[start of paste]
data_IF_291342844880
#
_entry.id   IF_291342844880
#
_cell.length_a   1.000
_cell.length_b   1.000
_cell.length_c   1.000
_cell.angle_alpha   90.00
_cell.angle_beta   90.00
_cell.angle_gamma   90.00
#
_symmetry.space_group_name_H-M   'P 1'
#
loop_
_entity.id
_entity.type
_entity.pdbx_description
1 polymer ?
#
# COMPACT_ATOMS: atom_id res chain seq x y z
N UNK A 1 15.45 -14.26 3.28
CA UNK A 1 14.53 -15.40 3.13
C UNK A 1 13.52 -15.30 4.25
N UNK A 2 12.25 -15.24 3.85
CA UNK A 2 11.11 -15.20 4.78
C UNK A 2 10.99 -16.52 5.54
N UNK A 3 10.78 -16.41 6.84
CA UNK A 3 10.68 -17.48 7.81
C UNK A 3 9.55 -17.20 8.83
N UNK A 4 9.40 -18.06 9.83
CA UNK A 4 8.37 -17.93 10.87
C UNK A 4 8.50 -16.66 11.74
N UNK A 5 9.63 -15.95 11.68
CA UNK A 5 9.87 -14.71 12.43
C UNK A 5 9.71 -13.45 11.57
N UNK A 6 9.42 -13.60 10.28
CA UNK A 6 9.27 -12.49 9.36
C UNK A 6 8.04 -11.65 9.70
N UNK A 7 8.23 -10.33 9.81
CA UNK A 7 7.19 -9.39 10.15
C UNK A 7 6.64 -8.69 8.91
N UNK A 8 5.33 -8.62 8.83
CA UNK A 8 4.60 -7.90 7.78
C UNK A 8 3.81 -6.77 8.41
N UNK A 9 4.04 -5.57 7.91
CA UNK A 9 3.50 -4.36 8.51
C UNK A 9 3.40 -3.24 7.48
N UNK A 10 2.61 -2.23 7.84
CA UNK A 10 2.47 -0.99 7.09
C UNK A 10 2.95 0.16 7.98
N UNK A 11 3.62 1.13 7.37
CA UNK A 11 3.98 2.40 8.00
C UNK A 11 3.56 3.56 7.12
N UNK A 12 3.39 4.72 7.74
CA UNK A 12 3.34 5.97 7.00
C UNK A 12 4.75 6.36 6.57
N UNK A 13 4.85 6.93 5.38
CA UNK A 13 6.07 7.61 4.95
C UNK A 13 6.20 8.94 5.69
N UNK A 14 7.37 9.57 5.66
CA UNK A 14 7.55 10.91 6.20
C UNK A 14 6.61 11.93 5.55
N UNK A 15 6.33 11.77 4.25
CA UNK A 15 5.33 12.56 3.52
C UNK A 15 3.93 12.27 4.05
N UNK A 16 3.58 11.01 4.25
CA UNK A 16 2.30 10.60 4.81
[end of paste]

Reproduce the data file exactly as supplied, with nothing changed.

data_IF_291342844880
#
_entry.id   IF_291342844880
#
_cell.length_a   1.000
_cell.length_b   1.000
_cell.length_c   1.000
_cell.angle_alpha   90.00
_cell.angle_beta   90.00
_cell.angle_gamma   90.00
#
_symmetry.space_group_name_H-M   'P 1'
#
loop_
_entity.id
_entity.type
_entity.pdbx_description
1 polymer ?
#
# COMPACT_ATOMS: atom_id res chain seq x y z
N UNK A 1 15.45 -14.26 3.28
CA UNK A 1 14.53 -15.40 3.13
C UNK A 1 13.52 -15.30 4.25
N UNK A 2 12.25 -15.24 3.85
CA UNK A 2 11.11 -15.20 4.78
C UNK A 2 10.99 -16.52 5.54
N UNK A 3 10.78 -16.41 6.84
CA UNK A 3 10.68 -17.48 7.81
C UNK A 3 9.55 -17.20 8.83
N UNK A 4 9.40 -18.06 9.83
CA UNK A 4 8.37 -17.93 10.87
C UNK A 4 8.50 -16.66 11.74
N UNK A 5 9.63 -15.95 11.68
CA UNK A 5 9.87 -14.71 12.43
C UNK A 5 9.71 -13.45 11.57
N UNK A 6 9.42 -13.60 10.28
CA UNK A 6 9.27 -12.49 9.36
C UNK A 6 8.04 -11.65 9.70
N UNK A 7 8.23 -10.33 9.81
CA UNK A 7 7.19 -9.39 10.15
C UNK A 7 6.64 -8.69 8.91
N UNK A 8 5.33 -8.62 8.83
CA UNK A 8 4.60 -7.90 7.78
C UNK A 8 3.81 -6.77 8.41
N UNK A 9 4.04 -5.57 7.91
CA UNK A 9 3.50 -4.36 8.51
C UNK A 9 3.40 -3.24 7.48
N UNK A 10 2.61 -2.23 7.84
CA UNK A 10 2.47 -0.99 7.09
C UNK A 10 2.95 0.16 7.98
N UNK A 11 3.62 1.13 7.37
CA UNK A 11 3.98 2.40 8.00
C UNK A 11 3.56 3.56 7.12
N UNK A 12 3.39 4.72 7.74
CA UNK A 12 3.34 5.97 7.00
C UNK A 12 4.75 6.36 6.57
N UNK A 13 4.85 6.93 5.38
CA UNK A 13 6.07 7.61 4.95
C UNK A 13 6.20 8.94 5.69
N UNK A 14 7.37 9.57 5.66
CA UNK A 14 7.55 10.91 6.20
C UNK A 14 6.61 11.93 5.55
N UNK A 15 6.33 11.77 4.25
CA UNK A 15 5.33 12.56 3.52
C UNK A 15 3.93 12.27 4.05
N UNK A 16 3.58 11.01 4.25
CA UNK A 16 2.30 10.60 4.81